• We would sooner mix a metaphor than sugarcoat an elephant in the room! I think Robert nailed it. Federer is not a fan eager to see who will win. He is not even a player ranked No. 50 who may have a passing curiosity. He's the odd man out of this three-man rivalry that includes Novak Djokovic and Rafael Nadal. It would almost be weird if he DID watch. I also don't think this is unique to Federer. I'm guessing Serena did not pull up a chair and watch the Maria Sharapova-Petra Kvitova Wimbledon final either. For that matter, I doubt Kobe Bryant watched the 2011 NBA Finals, nor did Tiger Woods watch the last round of the British Open.

I, for, one do not see the problem with the ATP taking a strong stance against match fixing while taking money from gambling websites. The ATP isn't trying to stop all gambling, just match fixing. -- Anonymous

• In all candor, I don't have a big issue with online sport gambling. (I'm still trying to figure out why the U.S. won't just regulate and legalize sports gambling and tap into this huge revenue stream.) My issue with the ATP is taking an exceptionally harsh stance against gamblers, Internet gamblers in particular -- going so far as to suspend players for making $5 bets on the grounds that the integrity of the sport could be eroded -- and then turning around and accepting a sponsorship from a gambling site. Go ahead and take a stand against obesity. But it's a smidge hypocritical when banners for Popeye's Fried Chicken then coat the back walls of your venues.

You think Caroline Wozniacki is the best player to never have won a major when she's been to only one Grand Slam final? Wake up, Jon. She just knows how to beat the system. And she proves it when she plays small tournaments the week before and after Wimbledon! -- Peter B., New York

• Boy, it would be nice if Wozniacki could win a Slam and we could put this to rest. Here's this week's analogy: Remember in school there were a few kids who were plenty bright but whose class rank seemed to be artificially enhanced because they took easy classes? Wozniacki is in the running for valedictorian but there's a nagging sense it's more because she rocks home ec and woodworking and less because she's setting the curve in calculus. Then, when it's gently hinted she should bulk up her schedule with an AP class (i.e. win a Slam), she enrolls in keyboarding (Stockholm) and food preparation (New Haven) instead.

Will you republish your "tips for attending the U.S. Open"? The only ones I remember are "go to the practice courts" and "DON'T dress like a player (wannabe)" Thanks. -- Mark, Boulder, Colo.

• Yeah, in a few weeks. I need to update them, anyway. Note to self:

1) Look into the water taxi situation.

2) Encourage fans staying in Midtown to eat at the street trucks, which are comparable to most restaurants. If you see Taim or Mexicue, in particular, load up.

3) Especially if you're in Midtown East, take the Long Island Railroad over the No. 7 train. Never drive.

4) Cheer on the players most in need of a boost such as Anna Chakvetadze. Especially on the outer courts. It makes a difference.

5) Wear sunscreen.

Is it possible all the grunting is true tennis strategy and not a mere epidemic of poor sportsmanship? An elite player can often tell the spin of the ball by the sound of your opponent's racket hitting the ball. Knowing the spin allows the player to adjust his/her point of impact. Could it be possible that coaches are teaching elite players to grunt loudly in order to disguise the sound of the ball strike? -- Dave C., Philadelphia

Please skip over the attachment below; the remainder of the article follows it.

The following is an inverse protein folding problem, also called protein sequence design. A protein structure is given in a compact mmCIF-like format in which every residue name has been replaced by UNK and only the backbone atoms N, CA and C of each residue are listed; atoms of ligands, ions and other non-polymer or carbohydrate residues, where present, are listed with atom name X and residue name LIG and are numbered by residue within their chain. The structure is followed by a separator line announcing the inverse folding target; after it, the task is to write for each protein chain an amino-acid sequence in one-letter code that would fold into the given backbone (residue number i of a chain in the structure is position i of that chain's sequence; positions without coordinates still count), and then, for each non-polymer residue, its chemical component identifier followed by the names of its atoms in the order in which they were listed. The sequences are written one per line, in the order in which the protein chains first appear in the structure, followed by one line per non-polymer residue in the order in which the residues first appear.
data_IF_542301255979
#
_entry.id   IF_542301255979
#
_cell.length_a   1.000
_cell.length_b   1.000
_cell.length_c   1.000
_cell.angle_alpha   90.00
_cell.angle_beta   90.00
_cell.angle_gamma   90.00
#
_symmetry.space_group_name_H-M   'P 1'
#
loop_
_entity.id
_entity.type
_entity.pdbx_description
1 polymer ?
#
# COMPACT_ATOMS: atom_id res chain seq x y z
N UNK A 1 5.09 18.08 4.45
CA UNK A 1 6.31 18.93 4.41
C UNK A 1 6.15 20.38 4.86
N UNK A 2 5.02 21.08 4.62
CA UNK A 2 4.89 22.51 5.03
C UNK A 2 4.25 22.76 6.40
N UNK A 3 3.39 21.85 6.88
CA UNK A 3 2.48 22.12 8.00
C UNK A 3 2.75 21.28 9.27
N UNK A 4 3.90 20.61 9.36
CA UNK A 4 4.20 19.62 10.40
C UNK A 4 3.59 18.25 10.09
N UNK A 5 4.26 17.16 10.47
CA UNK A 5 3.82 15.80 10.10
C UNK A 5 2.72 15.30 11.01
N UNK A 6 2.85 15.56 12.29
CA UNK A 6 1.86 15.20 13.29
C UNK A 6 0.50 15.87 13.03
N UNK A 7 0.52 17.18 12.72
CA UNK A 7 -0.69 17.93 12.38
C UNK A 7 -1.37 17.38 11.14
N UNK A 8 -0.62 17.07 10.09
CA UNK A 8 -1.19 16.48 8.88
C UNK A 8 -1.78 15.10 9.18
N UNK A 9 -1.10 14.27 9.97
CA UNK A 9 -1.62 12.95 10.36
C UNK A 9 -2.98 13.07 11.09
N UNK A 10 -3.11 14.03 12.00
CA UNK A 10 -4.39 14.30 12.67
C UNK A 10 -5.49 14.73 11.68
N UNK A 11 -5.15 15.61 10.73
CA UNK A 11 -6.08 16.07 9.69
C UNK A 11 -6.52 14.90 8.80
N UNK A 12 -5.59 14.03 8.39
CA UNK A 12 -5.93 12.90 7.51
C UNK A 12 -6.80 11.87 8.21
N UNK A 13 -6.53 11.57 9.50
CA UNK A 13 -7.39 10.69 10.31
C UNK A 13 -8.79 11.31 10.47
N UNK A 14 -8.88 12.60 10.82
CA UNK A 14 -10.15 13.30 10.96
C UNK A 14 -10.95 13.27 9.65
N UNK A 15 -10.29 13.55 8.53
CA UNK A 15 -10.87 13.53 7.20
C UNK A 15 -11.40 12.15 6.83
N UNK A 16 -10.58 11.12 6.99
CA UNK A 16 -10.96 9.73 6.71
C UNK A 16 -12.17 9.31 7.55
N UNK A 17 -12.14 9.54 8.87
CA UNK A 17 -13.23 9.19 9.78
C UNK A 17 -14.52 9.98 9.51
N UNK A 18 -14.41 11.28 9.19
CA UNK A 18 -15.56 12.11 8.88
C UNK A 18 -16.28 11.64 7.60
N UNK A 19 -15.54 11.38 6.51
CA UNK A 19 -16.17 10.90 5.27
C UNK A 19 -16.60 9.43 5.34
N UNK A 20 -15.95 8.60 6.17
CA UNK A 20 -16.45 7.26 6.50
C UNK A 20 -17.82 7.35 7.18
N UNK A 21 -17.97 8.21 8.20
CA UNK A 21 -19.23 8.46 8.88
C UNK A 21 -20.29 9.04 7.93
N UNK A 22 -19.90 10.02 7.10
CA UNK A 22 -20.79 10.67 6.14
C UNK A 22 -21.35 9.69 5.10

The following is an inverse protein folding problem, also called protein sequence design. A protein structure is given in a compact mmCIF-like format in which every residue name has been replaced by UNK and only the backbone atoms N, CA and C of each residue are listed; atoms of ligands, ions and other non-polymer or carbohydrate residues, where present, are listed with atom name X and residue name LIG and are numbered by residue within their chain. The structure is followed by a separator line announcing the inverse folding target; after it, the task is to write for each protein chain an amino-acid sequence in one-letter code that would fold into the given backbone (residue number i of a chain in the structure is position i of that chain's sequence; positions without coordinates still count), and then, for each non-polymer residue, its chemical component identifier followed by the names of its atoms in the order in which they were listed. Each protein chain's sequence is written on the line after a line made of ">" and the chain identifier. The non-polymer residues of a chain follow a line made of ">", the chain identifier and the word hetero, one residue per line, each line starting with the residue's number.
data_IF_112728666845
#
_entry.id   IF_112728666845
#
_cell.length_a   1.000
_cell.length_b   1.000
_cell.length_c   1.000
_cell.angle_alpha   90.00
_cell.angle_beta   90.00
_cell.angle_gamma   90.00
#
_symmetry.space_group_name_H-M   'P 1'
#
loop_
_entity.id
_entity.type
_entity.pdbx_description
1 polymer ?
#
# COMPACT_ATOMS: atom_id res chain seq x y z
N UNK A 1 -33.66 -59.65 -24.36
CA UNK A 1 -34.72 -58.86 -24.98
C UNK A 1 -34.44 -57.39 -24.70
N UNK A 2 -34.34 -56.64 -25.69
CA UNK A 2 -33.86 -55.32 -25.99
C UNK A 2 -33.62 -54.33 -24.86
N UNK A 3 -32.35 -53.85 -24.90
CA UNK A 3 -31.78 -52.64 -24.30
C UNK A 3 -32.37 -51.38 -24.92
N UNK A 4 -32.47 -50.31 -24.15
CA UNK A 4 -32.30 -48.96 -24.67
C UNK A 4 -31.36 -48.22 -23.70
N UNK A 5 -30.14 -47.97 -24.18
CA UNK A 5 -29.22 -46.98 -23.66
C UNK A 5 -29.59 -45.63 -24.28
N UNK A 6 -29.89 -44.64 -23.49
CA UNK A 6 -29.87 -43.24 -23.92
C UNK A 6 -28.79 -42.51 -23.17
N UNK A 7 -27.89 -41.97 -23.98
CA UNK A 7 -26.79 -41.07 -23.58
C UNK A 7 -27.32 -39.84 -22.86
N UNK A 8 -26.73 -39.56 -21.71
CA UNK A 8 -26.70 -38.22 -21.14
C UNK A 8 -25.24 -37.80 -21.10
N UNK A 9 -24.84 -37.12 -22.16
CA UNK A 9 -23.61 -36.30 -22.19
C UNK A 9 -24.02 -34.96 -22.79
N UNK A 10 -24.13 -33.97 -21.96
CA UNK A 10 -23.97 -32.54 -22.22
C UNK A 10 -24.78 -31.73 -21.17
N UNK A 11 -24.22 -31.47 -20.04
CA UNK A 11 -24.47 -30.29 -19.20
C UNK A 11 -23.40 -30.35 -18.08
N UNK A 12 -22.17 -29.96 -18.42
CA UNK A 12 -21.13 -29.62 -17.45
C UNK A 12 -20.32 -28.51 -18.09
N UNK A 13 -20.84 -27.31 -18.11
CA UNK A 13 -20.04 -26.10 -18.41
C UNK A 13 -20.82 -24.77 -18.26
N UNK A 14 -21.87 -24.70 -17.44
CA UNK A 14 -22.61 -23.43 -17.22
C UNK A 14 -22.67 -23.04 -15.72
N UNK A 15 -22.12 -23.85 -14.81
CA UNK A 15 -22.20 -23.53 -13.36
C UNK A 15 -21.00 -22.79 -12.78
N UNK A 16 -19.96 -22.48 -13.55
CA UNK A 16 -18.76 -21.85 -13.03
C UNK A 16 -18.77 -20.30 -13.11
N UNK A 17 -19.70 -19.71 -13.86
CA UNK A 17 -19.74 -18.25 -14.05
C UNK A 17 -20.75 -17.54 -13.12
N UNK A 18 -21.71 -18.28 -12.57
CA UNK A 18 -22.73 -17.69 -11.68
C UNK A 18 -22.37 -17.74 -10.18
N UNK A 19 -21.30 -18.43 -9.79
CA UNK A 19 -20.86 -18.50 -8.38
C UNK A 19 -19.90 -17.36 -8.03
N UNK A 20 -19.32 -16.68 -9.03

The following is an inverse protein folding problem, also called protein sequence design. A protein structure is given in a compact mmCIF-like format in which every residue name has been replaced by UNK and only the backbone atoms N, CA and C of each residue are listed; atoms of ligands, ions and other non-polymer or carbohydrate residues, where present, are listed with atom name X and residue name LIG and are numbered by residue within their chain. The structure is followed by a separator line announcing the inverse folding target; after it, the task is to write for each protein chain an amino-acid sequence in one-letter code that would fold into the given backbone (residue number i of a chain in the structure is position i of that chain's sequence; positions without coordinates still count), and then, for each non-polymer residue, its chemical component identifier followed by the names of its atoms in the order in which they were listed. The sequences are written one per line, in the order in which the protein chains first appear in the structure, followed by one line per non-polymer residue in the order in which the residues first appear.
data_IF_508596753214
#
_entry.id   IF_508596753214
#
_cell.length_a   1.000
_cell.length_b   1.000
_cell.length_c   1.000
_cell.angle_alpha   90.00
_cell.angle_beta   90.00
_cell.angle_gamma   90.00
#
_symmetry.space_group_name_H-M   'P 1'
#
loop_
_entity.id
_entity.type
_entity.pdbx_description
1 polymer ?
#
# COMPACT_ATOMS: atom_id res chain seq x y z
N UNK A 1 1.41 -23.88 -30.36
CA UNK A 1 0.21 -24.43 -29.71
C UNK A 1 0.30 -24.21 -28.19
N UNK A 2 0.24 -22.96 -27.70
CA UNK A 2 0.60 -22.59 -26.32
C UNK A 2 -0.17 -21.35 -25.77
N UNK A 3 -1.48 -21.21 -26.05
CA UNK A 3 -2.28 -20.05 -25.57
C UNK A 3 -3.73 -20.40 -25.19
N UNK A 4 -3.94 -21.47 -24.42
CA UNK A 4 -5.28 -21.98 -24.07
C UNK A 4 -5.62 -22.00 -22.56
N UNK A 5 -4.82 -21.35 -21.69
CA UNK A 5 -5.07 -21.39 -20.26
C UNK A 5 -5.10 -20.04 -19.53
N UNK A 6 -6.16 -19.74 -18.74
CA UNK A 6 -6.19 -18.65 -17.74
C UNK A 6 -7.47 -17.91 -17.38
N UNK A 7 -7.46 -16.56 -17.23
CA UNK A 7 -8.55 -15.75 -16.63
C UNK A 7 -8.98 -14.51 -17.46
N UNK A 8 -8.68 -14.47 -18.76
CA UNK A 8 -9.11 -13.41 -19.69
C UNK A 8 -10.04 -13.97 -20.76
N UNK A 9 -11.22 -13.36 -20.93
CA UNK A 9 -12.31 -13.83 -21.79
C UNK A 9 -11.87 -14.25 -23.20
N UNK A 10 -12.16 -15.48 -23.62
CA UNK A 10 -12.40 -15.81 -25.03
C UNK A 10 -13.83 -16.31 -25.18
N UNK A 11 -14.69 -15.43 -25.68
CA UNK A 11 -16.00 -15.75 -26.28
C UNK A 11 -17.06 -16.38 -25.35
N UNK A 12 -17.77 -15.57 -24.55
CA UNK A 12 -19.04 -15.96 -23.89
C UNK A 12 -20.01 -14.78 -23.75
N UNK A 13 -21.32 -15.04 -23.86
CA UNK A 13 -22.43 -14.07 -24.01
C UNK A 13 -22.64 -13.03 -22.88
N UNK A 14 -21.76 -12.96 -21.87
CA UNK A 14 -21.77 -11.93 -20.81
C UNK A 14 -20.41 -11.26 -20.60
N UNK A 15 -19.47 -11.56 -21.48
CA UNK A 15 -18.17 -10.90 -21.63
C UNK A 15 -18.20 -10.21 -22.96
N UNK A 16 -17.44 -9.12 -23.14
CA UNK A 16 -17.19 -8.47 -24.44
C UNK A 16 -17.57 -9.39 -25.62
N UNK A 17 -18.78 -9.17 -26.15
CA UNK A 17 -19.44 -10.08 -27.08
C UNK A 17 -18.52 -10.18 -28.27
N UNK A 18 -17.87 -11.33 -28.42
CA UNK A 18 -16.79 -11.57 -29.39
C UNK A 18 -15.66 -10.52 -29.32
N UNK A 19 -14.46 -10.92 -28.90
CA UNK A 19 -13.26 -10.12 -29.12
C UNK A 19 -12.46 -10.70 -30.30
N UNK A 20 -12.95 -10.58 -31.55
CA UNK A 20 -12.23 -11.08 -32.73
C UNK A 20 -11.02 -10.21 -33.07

• I think that's absolutely a possibility. But that's not "strategy." That IS an epidemic of poor sportsmanship.

• We'll have the oxymoronic guest host for the Mailbag here in a few weeks, Andrea Petkovic. Send your questions.

• This week's anti-grunting rant: Marlene Sherlock of Glen Allen, Va., come on down! "Like so many of your commentators, I'm completely turned off by the grunting of the WTA. Don't watch it at all anymore. What's beginning to disturb me even more, though, is the grunting on the men's side. Last night, I watched a replay of the Marcel Granollers/Mikhail Youzhny match and the contrast was, well, striking. Granollers made some kind of obnoxious sound with darn near every strike of the ball. Youzhny was silent. Despite the split sets, I just couldn't stand to watch -- no, listen -- to another set and turned the TV off. Tennis powers that be: Wake up and get them to shut up!"

• Thanks to twitter follower VanOberst for this journal article alleging that tennis players have asymmetrical butts.

• Michael Chang is perplexed by Andre Agassi.

• This is a repeat but consider this another chance to spare a thought for Alisa Kleybanova, who has Stage II Hodgkin's lymphoma and is undergoing treatment.

• Dan B. of Baltimore: "In response to the quote referenced by fellow reader Mark S. of Los Angeles, 'Federer plays the game we wish we could play; Rafa plays the game we should try to play,' I've heard a similar anecdote. I don't remember it exactly, but it's something along the lines of 'If Federer makes an art of shot-making, then Nadal makes an art of winning matches.' "

• Heading to the Cincinnati tournament, mixed for the first time, this year? James Gold of Orlando, Fla., kindly passes this on.

• Roger Jones of Waterbury Center, Vt.: "I'm looking forward to my annual trip to Montreal for the Rogers tournament. I usually go up on the opening weekend when main draw play hasn't begun yet but there are qualifying matches and practice sessions to watch. It's a great venue with a couple of very nice show courts and practice courts where you can get close to the players (once I actually had Amelie Mauresmo, then ranked No. 1, turn to me and ask in French, "C'etait faux?" about a lob she'd thrown up that her coach, with whom she was playing a practice set, had called out). The atmosphere at the tournament is very European. Montreal, of course, is a lovely city and the crowd seems to be predominantly French speaking. I love the relaxed atmosphere of the opening weekend. Relaxed, that is, for everyone except the qualifiers who are playing life-and-death matches to get into the tournament, the difference between a payday and going home empty-handed. You'll never see more intensity on court than in some of those qualifying matches, which is peculiarly at odds with the laid-back weekend crowd watching them."

• Here's Kiran Gollakota on World TeamTennis.

From the USTA: Rafael Nadal, Kim Clijsters, Novak Djokovic, Andy Roddick and reigning U.S. Open wheelchair champion David Wagner will team up with actor Bradley Cooper, the Knicks' Carmelo Anthony and pop star Cody Simpson at Arthur Ashe Kids' Day on Aug. 27 at the Billie Jean King National Tennis Center in New York. The event will kick off the 2011 U.S. Open, which runs from Aug. 29 to Sept. 11.

• A Kimiko Date Krumm interview.

• Chris of Prince Frederick, Md.: "Put a pair of black rimmed glasses on Rafa and you have the '4th' Hanson brother."

Have a great week, everyone!